5. Check each day.  If mould forms, do your best to scoop it off (mould is a reality of many ferments).
  6. Taste the brine each day.  It will start slightly sour and become hotter and slightly more sour.  There’s no magic timing and you will likely see small fermentation bubbles.  I stopped mine after 5 days as the mould was becoming a pain to clean.
  7. On the last day, do the following:
    1. Assuming you have mould (if you don’t, skip this): strain the brine through a fine filter and into a bowl (you’ll need it).  rinse remaining solids to remove mould and add tinsed solids back to the brine.
    2. Use a hand mixer, food processor or blender to combine the solids and the brine into a consistent sauce.
    3. Add vinegar if you wish.

That’s all there is to it!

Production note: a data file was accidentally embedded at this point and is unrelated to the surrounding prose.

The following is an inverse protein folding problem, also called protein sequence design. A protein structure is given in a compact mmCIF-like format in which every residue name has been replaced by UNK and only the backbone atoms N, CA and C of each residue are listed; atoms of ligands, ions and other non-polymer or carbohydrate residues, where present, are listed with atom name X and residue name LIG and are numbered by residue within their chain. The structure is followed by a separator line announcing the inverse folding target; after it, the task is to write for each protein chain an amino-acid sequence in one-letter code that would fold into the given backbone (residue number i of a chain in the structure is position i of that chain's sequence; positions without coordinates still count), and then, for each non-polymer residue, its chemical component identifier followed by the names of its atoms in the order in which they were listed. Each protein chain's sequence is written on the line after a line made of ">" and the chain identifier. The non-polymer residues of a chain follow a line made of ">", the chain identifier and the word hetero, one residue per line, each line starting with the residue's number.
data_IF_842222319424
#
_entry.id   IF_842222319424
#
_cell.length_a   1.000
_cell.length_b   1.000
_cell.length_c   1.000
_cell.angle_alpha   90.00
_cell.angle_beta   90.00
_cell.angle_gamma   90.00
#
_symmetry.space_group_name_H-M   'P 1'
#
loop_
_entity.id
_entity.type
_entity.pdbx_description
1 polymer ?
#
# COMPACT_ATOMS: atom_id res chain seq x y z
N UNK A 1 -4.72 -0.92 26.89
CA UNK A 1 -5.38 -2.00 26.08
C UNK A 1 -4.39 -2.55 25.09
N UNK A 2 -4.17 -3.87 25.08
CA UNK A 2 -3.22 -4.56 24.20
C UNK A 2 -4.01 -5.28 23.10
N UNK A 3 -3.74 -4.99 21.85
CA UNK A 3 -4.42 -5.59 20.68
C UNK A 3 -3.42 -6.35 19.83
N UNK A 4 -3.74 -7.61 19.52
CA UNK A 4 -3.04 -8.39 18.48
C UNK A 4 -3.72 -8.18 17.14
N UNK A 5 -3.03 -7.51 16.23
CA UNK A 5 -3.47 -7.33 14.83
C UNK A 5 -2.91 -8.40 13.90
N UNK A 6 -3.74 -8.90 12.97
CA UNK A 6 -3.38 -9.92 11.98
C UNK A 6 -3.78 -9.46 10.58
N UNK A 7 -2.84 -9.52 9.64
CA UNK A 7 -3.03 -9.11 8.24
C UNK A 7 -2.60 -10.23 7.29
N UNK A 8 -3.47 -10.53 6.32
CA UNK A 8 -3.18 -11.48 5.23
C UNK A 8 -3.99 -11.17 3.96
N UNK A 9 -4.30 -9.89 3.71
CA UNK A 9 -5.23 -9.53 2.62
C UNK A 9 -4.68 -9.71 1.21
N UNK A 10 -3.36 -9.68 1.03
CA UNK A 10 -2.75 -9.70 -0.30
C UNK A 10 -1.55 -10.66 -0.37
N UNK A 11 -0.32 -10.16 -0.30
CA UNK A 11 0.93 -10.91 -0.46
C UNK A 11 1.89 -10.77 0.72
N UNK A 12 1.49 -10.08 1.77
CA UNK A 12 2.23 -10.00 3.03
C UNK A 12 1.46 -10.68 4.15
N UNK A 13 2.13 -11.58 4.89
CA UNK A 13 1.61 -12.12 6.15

Here’s a few other links that may be of interest:

We’d love to hear your results if you try it!  Has anyone else had experiences fermenting dried foods?  We’d love to hear that too!

Comments

  1. It’s really interesting to see all the drying methods in comparison. When you guys dry veg/whatever at home, do you normally sun-dry, or use a dehydrator? I’ve been thinking that I need to corral the California sun and make it work for me, and have been kicking around the idea of making a solar dehydrator for a couple years…

    • Hi Elleen!

      Thanks for the comment and question!

      We often use a dehydrator; being in a colder climate (Toronto), we dehydrate year-round (tough to do outside in winter) and working out of the home means I’m not around to move product out of the rain if weather changes. I’m also skeptical of te air quality in our city (though it’s likely no better in our house). However, like you, I want to make a solar dehydrator!

      The dehydrator just allows us to control many variables efficiently. :)

      Joel

  2. I am sooooooooooooo excited to make my own jar of this after tasting yours last week!!!! Thanks for sharing the recipe!!!